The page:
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Time#zone using Time#local #1795

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robin850 opened this Issue Jul 6, 2014 · 6 comments

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robin850 commented Jul 6, 2014

Hello,

We've discovered an inconsistency of JRuby with MRI when dealing with time zones. The behavior is kind of weird on MRI anyway but we wanted with @febuiles to bring a discussion around this. Time.local supports ten parameters for historical reasons (when dealing with #to_a for instance) but the passed time zone is ignored and MRI and Rubinius returns the current time zone:

>> time = Time.local(0, 30, 1, 30, 10, 2005, 0, 0, false, 'US/Eastern');

>> RUBY_ENGINE
=> "ruby"
>> time.zone
=> "CEST" # In my case

>> RUBY_ENGINE
=> "rbx"
>> time.zone
=> "CEST"

However, JRuby has a sightly different behavior that isn't the same between JRuby 1.7.12 and 1.7.13:

>> JRUBY_VERSION
=> "1.7.12"
>> time.zone
=> nil

>> JRUBY_VERSION
=> "1.7.13"
>> time.zone
=> "EDT"

The returned time zone is wrong anyway because EDT stands for "Eastern Daylight Time" while false has been passed as the ninth parameter (i.e. isdst).

To bring JRuby in line with MRI and Rubinius, these lines should not be reached when we are calling Time#local.

Have a nice day!

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nielspetersen Feb 2, 2016

This issue is part of the current issue (14th) of the RubyIssues. https://rubyissues.ongoodbits.com/. 💎

nielspetersen commented Feb 2, 2016

This issue is part of the current issue (14th) of the RubyIssues. https://rubyissues.ongoodbits.com/. 💎

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headius Feb 13, 2016

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This is still broken on current JRuby master:

$ jruby -ve "p Time.local(0, 30, 1, 30, 10, 2005, 0, 0, false, 'US/Eastern').zone"
jruby 9.1.0.0-SNAPSHOT (2.3.0) 2016-02-13 8136dd9 Java HotSpot(TM) 64-Bit Server VM 25.60-b23 on 1.8.0_60-b27 +jit [darwin-x86_64]
"EDT"
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headius commented Feb 13, 2016

This is still broken on current JRuby master:

$ jruby -ve "p Time.local(0, 30, 1, 30, 10, 2005, 0, 0, false, 'US/Eastern').zone"
jruby 9.1.0.0-SNAPSHOT (2.3.0) 2016-02-13 8136dd9 Java HotSpot(TM) 64-Bit Server VM 25.60-b23 on 1.8.0_60-b27 +jit [darwin-x86_64]
"EDT"
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Ok, I think I have a lead.

I think the problem here is that the given time and date are right at the DT/ST boundary for 2005 in that time zone.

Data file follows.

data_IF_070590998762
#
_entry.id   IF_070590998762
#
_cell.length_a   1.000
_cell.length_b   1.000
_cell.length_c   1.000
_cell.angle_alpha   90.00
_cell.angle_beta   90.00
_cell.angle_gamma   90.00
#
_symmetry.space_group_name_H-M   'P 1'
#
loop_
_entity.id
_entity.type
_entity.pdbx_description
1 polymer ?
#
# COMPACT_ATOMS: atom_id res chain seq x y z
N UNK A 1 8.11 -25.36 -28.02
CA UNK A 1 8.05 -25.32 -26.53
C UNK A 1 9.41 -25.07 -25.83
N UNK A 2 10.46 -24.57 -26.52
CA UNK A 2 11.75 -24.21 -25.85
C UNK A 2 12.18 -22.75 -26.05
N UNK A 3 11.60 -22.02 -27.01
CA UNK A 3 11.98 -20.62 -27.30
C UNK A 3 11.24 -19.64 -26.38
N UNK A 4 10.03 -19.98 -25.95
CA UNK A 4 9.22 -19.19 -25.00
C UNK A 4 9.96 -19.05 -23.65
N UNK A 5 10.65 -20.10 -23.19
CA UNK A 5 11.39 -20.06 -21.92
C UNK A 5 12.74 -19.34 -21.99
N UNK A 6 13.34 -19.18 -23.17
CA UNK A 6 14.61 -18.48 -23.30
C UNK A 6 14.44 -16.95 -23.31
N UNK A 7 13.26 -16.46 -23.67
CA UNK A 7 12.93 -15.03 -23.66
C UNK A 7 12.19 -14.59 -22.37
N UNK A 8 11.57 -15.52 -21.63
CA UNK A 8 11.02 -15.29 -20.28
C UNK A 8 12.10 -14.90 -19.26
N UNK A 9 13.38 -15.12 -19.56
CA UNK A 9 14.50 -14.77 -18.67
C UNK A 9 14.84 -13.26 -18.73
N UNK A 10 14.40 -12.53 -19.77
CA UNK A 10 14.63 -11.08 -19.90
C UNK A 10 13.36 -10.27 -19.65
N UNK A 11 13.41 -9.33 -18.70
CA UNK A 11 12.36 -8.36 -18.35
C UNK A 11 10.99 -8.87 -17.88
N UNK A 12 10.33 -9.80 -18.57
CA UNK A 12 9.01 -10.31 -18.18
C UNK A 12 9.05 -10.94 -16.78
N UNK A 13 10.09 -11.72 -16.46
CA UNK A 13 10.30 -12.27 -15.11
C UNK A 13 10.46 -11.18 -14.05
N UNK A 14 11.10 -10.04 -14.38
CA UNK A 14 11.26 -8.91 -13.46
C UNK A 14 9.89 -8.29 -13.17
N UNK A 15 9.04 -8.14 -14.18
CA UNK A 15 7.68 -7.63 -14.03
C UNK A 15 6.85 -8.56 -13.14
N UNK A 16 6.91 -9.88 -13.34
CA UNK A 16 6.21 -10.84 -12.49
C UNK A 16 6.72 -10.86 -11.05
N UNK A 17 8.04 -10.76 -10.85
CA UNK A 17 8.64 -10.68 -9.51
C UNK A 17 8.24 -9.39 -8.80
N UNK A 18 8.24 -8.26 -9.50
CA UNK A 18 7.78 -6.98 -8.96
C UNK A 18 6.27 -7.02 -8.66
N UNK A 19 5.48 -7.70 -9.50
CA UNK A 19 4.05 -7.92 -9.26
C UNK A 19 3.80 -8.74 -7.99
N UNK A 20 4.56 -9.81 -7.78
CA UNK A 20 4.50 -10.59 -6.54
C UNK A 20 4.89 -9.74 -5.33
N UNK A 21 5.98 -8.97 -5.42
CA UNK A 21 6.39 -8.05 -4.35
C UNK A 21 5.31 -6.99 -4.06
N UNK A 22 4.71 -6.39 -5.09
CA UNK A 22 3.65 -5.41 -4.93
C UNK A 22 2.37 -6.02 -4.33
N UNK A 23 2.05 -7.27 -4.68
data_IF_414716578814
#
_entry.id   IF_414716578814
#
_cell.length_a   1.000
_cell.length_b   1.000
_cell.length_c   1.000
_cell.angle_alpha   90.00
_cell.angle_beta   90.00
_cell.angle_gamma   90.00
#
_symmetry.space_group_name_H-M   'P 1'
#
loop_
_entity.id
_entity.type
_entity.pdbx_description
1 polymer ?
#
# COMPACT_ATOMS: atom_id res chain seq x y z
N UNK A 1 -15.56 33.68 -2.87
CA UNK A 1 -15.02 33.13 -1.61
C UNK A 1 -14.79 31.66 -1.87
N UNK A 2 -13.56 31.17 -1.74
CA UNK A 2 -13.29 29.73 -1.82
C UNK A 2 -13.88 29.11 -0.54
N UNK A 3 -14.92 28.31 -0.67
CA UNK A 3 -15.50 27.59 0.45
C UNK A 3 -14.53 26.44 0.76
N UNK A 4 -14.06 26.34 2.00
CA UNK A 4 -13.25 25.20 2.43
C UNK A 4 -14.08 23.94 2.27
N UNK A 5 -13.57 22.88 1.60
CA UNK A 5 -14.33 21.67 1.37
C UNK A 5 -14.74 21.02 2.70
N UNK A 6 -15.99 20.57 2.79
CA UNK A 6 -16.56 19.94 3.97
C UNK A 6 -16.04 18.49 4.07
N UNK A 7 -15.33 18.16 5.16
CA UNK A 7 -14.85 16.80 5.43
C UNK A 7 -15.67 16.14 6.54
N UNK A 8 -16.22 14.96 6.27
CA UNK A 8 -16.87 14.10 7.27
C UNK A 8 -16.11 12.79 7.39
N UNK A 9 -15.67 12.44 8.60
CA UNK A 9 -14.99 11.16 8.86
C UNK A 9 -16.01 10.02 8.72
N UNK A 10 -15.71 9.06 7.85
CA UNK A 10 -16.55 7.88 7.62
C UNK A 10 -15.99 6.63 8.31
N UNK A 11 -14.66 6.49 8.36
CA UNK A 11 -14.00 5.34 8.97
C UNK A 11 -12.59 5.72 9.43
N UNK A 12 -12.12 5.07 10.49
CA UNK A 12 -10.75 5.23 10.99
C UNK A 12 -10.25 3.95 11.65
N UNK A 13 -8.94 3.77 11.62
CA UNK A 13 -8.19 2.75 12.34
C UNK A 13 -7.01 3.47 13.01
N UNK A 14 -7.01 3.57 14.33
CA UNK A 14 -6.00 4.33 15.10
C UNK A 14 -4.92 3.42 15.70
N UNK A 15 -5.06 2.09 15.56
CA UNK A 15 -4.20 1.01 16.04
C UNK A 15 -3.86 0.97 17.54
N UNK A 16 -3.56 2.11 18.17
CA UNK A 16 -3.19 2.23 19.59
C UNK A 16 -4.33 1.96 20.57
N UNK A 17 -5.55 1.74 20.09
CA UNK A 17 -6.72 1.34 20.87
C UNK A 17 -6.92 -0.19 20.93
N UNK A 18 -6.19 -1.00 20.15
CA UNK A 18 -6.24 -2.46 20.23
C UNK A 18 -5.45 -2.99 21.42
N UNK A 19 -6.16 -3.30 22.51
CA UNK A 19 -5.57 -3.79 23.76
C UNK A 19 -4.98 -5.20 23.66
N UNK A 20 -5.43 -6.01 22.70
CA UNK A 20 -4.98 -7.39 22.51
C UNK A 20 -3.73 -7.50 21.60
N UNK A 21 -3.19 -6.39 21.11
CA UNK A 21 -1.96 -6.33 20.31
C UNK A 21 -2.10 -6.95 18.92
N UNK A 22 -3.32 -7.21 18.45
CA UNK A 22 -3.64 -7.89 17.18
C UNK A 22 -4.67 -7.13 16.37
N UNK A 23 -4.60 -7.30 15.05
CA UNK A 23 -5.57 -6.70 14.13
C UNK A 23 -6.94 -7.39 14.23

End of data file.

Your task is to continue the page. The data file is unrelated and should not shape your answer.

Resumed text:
In 2005, DST transition occured on October 30 at 2AM. You gave a time of 1:30AM, which for this case would require us to negotiated which side of the DST boundary we are on. I believe it's picking EDT because it sees the time is before 2AM, and therefore pre-transition.

We build up the time starting with all zeros and UTC and add in the month, day, hour, minute, etc, and then eventually apply the time zone. There's some logic related to the isDST parameter that appears to try to negotiate which side of the DT/ST boundary we are on, but passing true does not seem to affect anything. 1:30AM always comes out as EDT, and 2:30AM always comes out as EST.

I modified our code to use the isdst the same way MRI does, flopping the pre/post-transition flag, and I was able to get it to do EST and EDT predictably. Of course this isn't correct, since MRI just ignores the given time zone entirely.

And removing our time zone argument handling broke a bunch of other things.

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headius commented Feb 13, 2016

Ok, I think I have a lead.

I think the problem here is that the given time and date are right at the DT/ST boundary for 2005 in that time zone.

In 2005, DST transition occured on October 30 at 2AM. You gave a time of 1:30AM, which for this case would require us to negotiated which side of the DST boundary we are on. I believe it's picking EDT because it sees the time is before 2AM, and therefore pre-transition.

We build up the time starting with all zeros and UTC and add in the month, day, hour, minute, etc, and then eventually apply the time zone. There's some logic related to the isDST parameter that appears to try to negotiate which side of the DT/ST boundary we are on, but passing true does not seem to affect anything. 1:30AM always comes out as EDT, and 2:30AM always comes out as EST.

I modified our code to use the isdst the same way MRI does, flopping the pre/post-transition flag, and I was able to get it to do EST and EDT predictably. Of course this isn't correct, since MRI just ignores the given time zone entirely.

And removing our time zone argument handling broke a bunch of other things.